Cardiac-infiltrating leukocytes were stained using a standard protocol with the following Abs: rat monoclonal anti-mouse CD45 FITC, CD45 allophycocyanin, CD11b allophycocyanin, F4/80 PE, F4/80 PE-Cy7, CD86 allophycocyanin/Cy7, CD206 PE-Cy7, CD3 FITC, CD4 allophycocyanin-Cy7, Ly6G allophycocyanin-Cy7, CD73 PerCP-Cy5.5, and CD39 Biotin plus streptavidin-FITC (eBioscience, BD Pharmingen, and BioLegend). To evaluate the intracellular study, first cardiac mononuclear cells were treated with GolgiStop for 4 h at 37°C, and then cells were surface-labeled as mentioned above. After, samples were fixed and permeabilized with BD Cytofix/Cytoperm and Perm/Wash (BD Biosciences) according to the manufacturer's instruction. Finally, permeabilized cells were incubated with the following Abs: monoclonal anti-mouse IL-4 allophycocyanin, IL-6 FITC, IL-10 allophycocyanin, IL-10 PE-Cy7, IL-17 PE, IFN-γ PerCP-Cy5.5, TNF PerCP-Cy5.5, arginase-1 FITC, or iNOS plus anti-rabbit IgG allophycocyanin (eBioscience, BD Pharmingen, and BioLegend). Oxidation-sensitive dyes DAF-FM DA and DCF DA (10 μmol; Molecular Probes) were used to measure reactive oxygen species (ROS) and NO production, respectively.

To determinate the tissue parasitism, genomic DNA was purified from hearts of 4, 14, and 21 dpi using TRIzol reagent and following the manufacturer’s instruction. Satellite DNA from T. cruzi (GenBank AY520036) was quantified by real-time PCR using specific Custom TaqMan Gene Expression Assay (Applied Biosystems) and employing primer and probe sequences previously described (21). A sample containing 1 μg genomic DNA was amplified. Abundance of satellite DNA from T. cruzi was normalized to GAPDH abundance (TaqMan Rodent GAPDH Control Reagent; Applied Biosystems) and expressed as arbitrary units.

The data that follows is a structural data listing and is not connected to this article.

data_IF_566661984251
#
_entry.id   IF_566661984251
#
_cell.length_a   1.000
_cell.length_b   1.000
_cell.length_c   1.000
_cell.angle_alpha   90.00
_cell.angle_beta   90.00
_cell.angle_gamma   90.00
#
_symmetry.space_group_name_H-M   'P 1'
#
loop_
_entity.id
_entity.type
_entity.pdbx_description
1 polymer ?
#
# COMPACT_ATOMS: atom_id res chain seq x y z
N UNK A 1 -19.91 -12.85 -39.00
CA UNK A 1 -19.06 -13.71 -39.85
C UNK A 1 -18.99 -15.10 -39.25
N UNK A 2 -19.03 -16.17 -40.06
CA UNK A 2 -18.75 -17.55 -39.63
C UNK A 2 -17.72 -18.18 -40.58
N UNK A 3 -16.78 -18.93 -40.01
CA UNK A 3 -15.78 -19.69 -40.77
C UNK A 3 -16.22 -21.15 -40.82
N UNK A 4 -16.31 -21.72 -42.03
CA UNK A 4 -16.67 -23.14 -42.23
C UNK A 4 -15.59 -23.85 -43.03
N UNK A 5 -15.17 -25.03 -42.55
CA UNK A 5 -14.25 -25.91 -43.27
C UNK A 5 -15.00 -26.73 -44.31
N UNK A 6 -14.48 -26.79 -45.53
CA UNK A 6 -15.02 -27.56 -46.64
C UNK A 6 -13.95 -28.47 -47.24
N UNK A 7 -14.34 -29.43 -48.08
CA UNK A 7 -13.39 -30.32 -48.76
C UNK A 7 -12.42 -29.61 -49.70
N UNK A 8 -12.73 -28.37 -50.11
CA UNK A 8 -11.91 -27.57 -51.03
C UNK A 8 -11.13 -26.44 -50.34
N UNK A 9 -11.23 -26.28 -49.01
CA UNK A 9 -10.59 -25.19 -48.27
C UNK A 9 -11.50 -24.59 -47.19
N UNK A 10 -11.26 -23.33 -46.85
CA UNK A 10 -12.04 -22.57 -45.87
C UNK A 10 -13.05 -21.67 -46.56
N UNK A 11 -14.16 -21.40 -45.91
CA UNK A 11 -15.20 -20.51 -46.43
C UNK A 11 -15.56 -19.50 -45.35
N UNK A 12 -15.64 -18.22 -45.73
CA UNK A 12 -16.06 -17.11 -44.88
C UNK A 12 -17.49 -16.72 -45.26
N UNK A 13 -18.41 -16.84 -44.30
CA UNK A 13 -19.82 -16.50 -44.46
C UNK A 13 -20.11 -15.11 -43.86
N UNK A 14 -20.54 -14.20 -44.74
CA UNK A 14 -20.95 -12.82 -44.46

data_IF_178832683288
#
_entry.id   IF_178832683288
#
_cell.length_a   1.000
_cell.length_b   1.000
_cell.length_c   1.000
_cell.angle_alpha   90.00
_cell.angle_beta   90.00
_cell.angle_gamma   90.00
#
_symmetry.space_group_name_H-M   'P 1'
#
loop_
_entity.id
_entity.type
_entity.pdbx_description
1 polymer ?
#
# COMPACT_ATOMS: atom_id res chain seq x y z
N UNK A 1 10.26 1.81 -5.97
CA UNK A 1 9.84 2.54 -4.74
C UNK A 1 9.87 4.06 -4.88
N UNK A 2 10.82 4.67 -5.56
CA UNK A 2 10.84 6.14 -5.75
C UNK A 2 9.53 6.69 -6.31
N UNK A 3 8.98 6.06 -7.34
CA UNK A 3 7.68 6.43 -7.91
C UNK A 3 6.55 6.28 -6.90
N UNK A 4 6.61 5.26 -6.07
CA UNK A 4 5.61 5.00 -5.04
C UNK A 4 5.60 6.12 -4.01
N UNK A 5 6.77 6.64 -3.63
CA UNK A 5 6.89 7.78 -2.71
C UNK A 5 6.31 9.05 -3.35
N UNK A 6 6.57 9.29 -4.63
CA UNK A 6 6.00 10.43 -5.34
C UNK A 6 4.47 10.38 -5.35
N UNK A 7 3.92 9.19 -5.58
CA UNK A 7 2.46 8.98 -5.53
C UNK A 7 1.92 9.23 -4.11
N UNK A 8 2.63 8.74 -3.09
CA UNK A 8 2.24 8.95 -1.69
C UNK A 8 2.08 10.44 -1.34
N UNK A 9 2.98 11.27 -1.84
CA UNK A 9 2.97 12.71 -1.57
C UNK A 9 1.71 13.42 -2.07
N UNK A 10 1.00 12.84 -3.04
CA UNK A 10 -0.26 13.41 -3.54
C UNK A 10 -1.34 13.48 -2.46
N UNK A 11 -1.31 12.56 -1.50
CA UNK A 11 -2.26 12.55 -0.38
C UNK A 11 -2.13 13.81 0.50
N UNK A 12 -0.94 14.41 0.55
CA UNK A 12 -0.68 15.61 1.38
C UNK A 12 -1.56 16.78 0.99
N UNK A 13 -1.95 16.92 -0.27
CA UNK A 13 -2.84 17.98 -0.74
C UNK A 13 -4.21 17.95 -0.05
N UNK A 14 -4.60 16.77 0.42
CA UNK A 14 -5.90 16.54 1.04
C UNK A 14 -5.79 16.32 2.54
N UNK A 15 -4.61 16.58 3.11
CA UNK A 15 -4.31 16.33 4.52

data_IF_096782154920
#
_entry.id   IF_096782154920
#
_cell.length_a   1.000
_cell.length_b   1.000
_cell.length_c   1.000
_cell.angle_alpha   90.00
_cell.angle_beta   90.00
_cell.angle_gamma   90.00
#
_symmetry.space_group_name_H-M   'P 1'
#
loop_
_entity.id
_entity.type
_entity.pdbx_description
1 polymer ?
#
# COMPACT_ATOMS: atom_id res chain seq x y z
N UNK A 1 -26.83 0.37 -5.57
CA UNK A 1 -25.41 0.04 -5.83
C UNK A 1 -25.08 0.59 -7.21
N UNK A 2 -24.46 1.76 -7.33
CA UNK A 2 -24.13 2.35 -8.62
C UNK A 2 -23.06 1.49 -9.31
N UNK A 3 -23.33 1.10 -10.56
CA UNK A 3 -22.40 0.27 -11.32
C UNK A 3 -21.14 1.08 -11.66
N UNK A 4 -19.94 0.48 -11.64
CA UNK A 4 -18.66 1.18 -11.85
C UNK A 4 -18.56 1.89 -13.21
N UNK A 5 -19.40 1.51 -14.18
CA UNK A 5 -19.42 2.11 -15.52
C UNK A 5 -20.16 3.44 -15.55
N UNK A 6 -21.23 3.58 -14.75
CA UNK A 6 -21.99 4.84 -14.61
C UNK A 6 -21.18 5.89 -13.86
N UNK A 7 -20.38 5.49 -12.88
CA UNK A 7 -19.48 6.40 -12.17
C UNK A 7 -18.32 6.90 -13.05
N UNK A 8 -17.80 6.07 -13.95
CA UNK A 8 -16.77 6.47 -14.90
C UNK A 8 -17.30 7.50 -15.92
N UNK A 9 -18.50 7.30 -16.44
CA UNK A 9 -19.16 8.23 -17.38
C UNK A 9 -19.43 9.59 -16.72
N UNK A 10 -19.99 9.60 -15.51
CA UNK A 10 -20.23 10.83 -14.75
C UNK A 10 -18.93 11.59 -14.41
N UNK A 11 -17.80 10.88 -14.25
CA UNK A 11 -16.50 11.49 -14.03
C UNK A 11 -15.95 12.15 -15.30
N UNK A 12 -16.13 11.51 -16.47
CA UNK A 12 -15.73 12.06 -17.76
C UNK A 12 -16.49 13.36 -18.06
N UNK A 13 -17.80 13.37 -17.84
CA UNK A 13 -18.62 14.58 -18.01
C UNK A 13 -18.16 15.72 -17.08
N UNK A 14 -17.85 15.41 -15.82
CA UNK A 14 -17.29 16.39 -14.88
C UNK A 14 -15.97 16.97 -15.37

At indicated time points, hearts were perfused and disaggregated mechanically in buffer RIPA. ELISA sandwich was performed for the quantification of MCP-1, IL-17A, IL-4, TGF-β, IL-10, TNF, IL-1β, IL-6, IFN-γ, and IL-12 within the myocardial tissue and in serum. Briefly, ELISA plates were coated with anti-cytokine Abs (BD Pharmingen and e-Bioscience) overnight at 4°C, washed, and blocked with 10% FBS-PBS. Samples were incubated overnight at 4°C. Then, the plates were incubated with biotin anti-cytokine Ab (BD Pharmingen and eBioscience) for 1 h at room temperature. After washing, streptavidin-peroxidase (BD Pharmingen) was added and incubated for 30 min. The reaction was revealed using TMB Substrate Reagent (BD Pharmingen), before being read a 450 nm in a Microplate reader (Bio-Rad). Standard curves were generated using recombinant cytokines (BD Pharmingen and eBioscience). In parallel, total protein concentrations of the heart samples were determined by the Bradford method (Bio-Rad). Data are expressed as the mean of the rate between picograms of cytokine and micrograms of heart total protein.

Infected BALB/c mice were treated i.v. with 20 mg/kg/d ADO 5′-α,β-methylene-diphosphate (APCP) (Sigma-Aldrich) as previously described (22), for 3 consecutive d since 4 dpi. Nontreated infected mice were used as controls. At 7 dpi, cardiac-infiltrating mononuclear cells were isolated and stained for FACS as described above. In other experiments, the myocardium homogenates in RIPA buffer were collected. For parasitemia, blood obtained by cardiac puncture was employed to perform the parasite counting using a Neubauer’s chamber.